It’s the night of Dec. 6, 1941, and Cass Phillips and friend Bruce Smithy are winding down the Saturday evening out with two lady pals.
The two men, quite new to adulthood, are Navy radiomen for PBY Catalina seaplanes, which take off and land aquatically and patrol for enemy boats and subs with machine guns, depth charges and bombs.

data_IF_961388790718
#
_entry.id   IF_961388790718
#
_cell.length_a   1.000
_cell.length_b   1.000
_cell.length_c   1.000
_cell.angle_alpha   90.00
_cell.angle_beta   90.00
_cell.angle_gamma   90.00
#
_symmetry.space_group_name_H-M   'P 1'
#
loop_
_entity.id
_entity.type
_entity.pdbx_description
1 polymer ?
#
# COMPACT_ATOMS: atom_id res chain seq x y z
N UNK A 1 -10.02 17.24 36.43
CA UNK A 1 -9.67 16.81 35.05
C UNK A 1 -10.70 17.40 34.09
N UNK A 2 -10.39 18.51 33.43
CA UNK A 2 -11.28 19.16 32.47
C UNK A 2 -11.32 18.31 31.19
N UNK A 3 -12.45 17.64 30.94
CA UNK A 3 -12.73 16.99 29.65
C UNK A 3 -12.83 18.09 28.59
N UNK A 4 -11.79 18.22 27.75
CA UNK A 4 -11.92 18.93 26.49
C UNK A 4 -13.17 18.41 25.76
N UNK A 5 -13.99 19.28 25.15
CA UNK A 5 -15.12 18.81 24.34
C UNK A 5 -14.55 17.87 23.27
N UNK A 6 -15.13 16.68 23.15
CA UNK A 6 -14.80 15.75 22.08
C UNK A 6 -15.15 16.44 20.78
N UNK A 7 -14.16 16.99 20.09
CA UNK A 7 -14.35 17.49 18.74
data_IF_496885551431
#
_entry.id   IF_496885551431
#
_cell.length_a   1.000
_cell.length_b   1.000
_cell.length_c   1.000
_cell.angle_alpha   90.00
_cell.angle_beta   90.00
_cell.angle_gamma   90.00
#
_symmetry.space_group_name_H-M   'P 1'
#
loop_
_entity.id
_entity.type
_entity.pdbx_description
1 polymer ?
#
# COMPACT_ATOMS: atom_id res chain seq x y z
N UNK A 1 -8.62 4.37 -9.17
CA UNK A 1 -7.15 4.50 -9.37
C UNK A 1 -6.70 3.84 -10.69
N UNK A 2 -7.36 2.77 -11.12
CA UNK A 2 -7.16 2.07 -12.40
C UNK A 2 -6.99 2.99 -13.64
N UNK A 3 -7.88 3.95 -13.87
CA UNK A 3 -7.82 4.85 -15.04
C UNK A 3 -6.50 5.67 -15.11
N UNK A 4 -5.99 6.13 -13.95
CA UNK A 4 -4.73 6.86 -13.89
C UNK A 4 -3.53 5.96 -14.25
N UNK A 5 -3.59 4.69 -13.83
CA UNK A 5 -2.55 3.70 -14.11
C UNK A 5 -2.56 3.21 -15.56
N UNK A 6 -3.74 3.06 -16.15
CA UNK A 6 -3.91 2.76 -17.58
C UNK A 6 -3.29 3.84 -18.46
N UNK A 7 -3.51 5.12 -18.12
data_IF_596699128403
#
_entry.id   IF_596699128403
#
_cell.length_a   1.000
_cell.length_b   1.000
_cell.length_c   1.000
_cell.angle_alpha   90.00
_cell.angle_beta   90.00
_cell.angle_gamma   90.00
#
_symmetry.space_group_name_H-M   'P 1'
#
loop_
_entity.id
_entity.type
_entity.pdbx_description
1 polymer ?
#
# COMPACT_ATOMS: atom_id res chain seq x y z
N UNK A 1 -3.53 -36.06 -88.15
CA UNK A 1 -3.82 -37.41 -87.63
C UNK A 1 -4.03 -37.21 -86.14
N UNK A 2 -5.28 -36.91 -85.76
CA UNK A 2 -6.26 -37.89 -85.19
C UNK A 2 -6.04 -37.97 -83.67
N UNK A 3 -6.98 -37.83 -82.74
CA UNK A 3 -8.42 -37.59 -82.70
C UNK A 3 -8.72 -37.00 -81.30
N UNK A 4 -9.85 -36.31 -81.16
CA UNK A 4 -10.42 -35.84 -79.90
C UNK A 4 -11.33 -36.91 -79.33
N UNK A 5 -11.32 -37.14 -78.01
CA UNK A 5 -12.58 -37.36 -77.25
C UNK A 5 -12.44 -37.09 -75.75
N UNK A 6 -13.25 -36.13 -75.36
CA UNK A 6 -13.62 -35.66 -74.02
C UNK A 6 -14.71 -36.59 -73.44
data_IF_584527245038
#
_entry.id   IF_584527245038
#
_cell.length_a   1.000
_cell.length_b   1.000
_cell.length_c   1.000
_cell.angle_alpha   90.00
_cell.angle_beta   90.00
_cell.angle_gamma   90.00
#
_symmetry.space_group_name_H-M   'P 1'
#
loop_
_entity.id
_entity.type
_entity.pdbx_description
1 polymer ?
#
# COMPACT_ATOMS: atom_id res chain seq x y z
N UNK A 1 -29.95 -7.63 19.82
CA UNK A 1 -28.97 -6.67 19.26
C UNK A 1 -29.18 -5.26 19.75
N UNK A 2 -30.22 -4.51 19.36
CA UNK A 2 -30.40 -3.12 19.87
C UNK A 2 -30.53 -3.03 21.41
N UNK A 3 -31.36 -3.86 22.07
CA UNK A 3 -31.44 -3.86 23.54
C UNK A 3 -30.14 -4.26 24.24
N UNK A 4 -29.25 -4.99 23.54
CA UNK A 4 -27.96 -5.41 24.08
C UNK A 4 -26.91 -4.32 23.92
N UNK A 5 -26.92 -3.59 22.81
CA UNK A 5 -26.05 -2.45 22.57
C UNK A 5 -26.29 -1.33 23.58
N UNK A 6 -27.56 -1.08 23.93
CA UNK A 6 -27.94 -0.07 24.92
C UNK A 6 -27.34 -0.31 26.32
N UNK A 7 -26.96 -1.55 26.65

Before taking the women home, they head to a beach near their base on the east side of the island, Naval Air Station Kaneohe Bay. On the sand, maybe 20 yards away, is a group of people of Japanese appearance, celebrating.
“They were having a very riotous party out there — a lot of shooting firecrackers, fireworks of all kinds, lot of laughing, lot of talking,” Phillips — 21 then, 96 today — remembered from his Pensacola home. “And it was more than just a casual meeting, we thought.”